Four positive impacts of yogurt on health


The health effects of yogurt were at the heart of a Global Summit organised by the Yogurt in Nutrition Initiative for a Balanced Diet a month ago. The scientists gathered in San Diego shared their findings on how yogurt consumption positively influences healthy and balanced diets, weight management and the incidence of diabetes and other diseases.


The second Global Summit on the Health Effects of Yogurt was held on 30 April in San Diego, organised by the Yogurt in Nutrition Initiative for a Balanced Diet (YINI) with the American Society for Nutrition (ASN) and International Osteoporosis Foundation (IOF). To quote the press release, this one-day event “focused on rediscovering the history of yogurt and its importance in our daily lives as a key partner for health.” As we wrote a few weeks ago, the links between yogurt consumption and health are increasingly recognised and documented. “There is a growing body of evidence linking yogurt consumption to good health, and additional research to identify the scientific link between yogurt and potential health benefits is underway,” said Mauro Fisberg, MD, PhD, Federal University of Sao Paulo, Brazil.

This Summit was therefore, like the first one, an opportunity to share scientific progress in the field, but also for YINI to issue educational material to raise awareness among the general public. Here are the main themes to remember.

1. Regular yogurt consumption helps you achieve a healthy diet.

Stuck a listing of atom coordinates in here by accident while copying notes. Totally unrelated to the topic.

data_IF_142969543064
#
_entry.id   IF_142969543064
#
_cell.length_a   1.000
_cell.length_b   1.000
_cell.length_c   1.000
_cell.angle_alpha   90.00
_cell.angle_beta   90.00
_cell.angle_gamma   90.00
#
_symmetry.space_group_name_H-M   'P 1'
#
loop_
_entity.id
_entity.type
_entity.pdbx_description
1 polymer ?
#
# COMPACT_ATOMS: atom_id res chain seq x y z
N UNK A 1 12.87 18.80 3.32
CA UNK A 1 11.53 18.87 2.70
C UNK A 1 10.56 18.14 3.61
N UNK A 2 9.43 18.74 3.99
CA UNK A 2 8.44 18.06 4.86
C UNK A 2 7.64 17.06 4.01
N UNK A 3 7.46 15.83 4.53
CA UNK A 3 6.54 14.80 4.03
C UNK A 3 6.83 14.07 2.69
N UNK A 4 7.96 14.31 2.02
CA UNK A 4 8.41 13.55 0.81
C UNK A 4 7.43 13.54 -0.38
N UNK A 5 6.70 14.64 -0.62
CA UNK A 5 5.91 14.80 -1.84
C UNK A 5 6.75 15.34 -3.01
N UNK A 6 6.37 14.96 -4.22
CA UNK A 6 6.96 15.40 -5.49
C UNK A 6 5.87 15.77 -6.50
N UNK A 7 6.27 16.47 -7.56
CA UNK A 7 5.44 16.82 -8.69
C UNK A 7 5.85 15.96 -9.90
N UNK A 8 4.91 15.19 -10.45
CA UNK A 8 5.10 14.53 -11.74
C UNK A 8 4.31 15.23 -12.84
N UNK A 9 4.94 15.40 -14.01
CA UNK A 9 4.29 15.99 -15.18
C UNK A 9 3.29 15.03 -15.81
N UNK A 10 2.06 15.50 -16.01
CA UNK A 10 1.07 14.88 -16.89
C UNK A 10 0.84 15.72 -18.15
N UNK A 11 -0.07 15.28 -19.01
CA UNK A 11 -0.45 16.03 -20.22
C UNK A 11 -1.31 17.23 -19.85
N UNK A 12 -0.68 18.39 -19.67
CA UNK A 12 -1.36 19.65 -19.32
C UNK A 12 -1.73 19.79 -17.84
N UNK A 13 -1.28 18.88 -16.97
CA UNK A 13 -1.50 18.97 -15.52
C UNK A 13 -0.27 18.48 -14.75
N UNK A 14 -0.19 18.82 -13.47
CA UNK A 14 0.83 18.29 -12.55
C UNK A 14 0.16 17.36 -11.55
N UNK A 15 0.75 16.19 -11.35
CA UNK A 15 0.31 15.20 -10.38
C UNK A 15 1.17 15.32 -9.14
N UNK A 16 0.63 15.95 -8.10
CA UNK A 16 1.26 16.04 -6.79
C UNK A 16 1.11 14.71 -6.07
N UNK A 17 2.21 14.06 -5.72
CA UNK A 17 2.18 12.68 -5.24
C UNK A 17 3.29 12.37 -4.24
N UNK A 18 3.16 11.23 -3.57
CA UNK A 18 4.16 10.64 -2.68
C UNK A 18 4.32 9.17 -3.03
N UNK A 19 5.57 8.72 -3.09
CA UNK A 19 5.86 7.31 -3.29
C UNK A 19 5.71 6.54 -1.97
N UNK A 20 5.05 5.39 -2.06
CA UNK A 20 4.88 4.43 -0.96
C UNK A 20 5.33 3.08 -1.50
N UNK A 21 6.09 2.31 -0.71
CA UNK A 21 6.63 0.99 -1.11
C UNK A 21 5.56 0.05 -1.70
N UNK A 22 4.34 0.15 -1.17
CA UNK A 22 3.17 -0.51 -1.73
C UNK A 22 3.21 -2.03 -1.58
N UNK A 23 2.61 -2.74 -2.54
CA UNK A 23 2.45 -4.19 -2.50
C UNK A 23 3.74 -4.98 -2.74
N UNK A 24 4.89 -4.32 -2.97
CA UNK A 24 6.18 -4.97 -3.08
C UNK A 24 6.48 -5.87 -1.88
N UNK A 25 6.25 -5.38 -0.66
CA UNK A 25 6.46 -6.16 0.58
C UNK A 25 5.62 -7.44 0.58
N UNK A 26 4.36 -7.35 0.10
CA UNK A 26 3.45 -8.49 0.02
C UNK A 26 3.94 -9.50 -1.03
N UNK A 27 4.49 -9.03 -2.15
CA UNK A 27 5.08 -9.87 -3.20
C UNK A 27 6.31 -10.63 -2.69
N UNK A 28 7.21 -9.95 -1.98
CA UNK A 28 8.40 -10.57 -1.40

“Dairy is an important component of human development and it contains essential nutrients for achieving best possible bone mass during growth and also limits bone loss as we age,”

a fact sheet issued after the Summit stated. However, adolescents and young adults seem to be dropping their dairy consumption at younger and younger ages. As a result, adults throughout the world do not eat the recommended daily amounts of dairy products, which leads to an unbalanced diet and possible health risks as they age. Four out of ten Americans do not meet the calcium recommendations; around the world, 40% to 60% of women have insufficient calcium intakes; in the UK, one third of children fail to meet the guidelines for dairy consumption. This is worrying as studies show that dairy consumption from an early age is important for human development and prevents health risks. Consuming yogurt can in fact contribute to reducing the “global dairy gap,” i.e. compensate for lower intakes of dairy globally. This issue is also significant from an educational standpoint: “What you eat during your adolescence will contribute to your overall health as an adult, and it is vital that we communicate this to our youth early on,” said Frans Kok, PhD, Wageningen University, Netherlands.

2. Yogurt is a potential partner in long-term weight management.

Rising obesity rates are a major concern across the world. According to the World Health Organization (WHO), more than 40 million children under the age of five were overweight in 2011. Childhood obesity is a growing epidemic, and it is one of the most serious public health challenges of the 21st century. Now, yogurt could play a positive role in preventing the spread of the disease. It is a known fact that yogurt consumers tend to have healthier behaviours in terms of food choices and lifestyle. They also have higher intakes of essential nutrients. A recent study published in the International Journal of Obesity confirms that increasing total dairy and yogurt intake plays a beneficial role in the long-term prevention of weight gain. Another recent study, US Framingham Heart Study, which has followed a cohort of adults since 1991, found that people who ate 3 servings a week of yogurt gained 50% less weight and had a 15% lower waistline circumference than those who had no yogurt in their diet. A third study, presented by Luis Moreno, PhD (Spain) during the Summit, found that the influence of dairy foods in heart health seems to start when we’re young. Once more, the evidence cries out for better education on the importance of diet for health.